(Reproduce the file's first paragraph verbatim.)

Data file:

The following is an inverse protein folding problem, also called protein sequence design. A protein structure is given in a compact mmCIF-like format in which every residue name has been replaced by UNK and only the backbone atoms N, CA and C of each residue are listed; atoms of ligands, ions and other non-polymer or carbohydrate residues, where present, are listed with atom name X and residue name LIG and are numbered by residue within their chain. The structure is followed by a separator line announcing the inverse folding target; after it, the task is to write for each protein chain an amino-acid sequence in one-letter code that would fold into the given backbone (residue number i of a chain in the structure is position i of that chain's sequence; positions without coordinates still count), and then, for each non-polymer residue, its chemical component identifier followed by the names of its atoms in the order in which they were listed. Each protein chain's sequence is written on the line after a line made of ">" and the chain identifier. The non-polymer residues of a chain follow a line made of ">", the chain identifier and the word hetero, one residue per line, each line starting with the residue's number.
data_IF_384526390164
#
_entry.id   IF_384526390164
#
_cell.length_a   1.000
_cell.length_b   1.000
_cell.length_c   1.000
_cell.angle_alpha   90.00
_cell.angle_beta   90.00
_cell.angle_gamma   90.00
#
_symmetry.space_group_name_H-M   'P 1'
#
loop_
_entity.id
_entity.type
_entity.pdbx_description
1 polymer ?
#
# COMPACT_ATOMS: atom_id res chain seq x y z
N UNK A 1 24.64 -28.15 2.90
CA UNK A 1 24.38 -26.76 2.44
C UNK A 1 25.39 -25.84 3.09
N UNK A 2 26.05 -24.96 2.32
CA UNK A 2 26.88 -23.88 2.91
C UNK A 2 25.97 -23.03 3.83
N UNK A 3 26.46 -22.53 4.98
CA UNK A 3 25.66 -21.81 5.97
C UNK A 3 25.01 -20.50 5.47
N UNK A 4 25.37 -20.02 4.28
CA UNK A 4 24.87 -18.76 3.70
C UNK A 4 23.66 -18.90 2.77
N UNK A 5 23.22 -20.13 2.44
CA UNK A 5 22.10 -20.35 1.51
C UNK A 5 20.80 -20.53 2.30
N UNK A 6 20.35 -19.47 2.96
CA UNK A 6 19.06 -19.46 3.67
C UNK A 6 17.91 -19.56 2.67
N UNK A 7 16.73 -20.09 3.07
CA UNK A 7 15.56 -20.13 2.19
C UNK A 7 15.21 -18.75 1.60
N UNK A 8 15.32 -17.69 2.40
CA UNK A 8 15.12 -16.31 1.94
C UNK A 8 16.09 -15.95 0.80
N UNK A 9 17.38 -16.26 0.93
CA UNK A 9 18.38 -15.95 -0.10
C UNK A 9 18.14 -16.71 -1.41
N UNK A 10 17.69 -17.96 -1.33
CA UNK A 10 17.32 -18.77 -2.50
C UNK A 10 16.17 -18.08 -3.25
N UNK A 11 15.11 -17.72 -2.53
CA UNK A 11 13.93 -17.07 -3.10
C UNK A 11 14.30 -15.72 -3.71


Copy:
The following is an inverse protein folding problem, also called protein sequence design. A protein structure is given in a compact mmCIF-like format in which every residue name has been replaced by UNK and only the backbone atoms N, CA and C of each residue are listed; atoms of ligands, ions and other non-polymer or carbohydrate residues, where present, are listed with atom name X and residue name LIG and are numbered by residue within their chain. The structure is followed by a separator line announcing the inverse folding target; after it, the task is to write for each protein chain an amino-acid sequence in one-letter code that would fold into the given backbone (residue number i of a chain in the structure is position i of that chain's sequence; positions without coordinates still count), and then, for each non-polymer residue, its chemical component identifier followed by the names of its atoms in the order in which they were listed. Each protein chain's sequence is written on the line after a line made of ">" and the chain identifier. The non-polymer residues of a chain follow a line made of ">", the chain identifier and the word hetero, one residue per line, each line starting with the residue's number.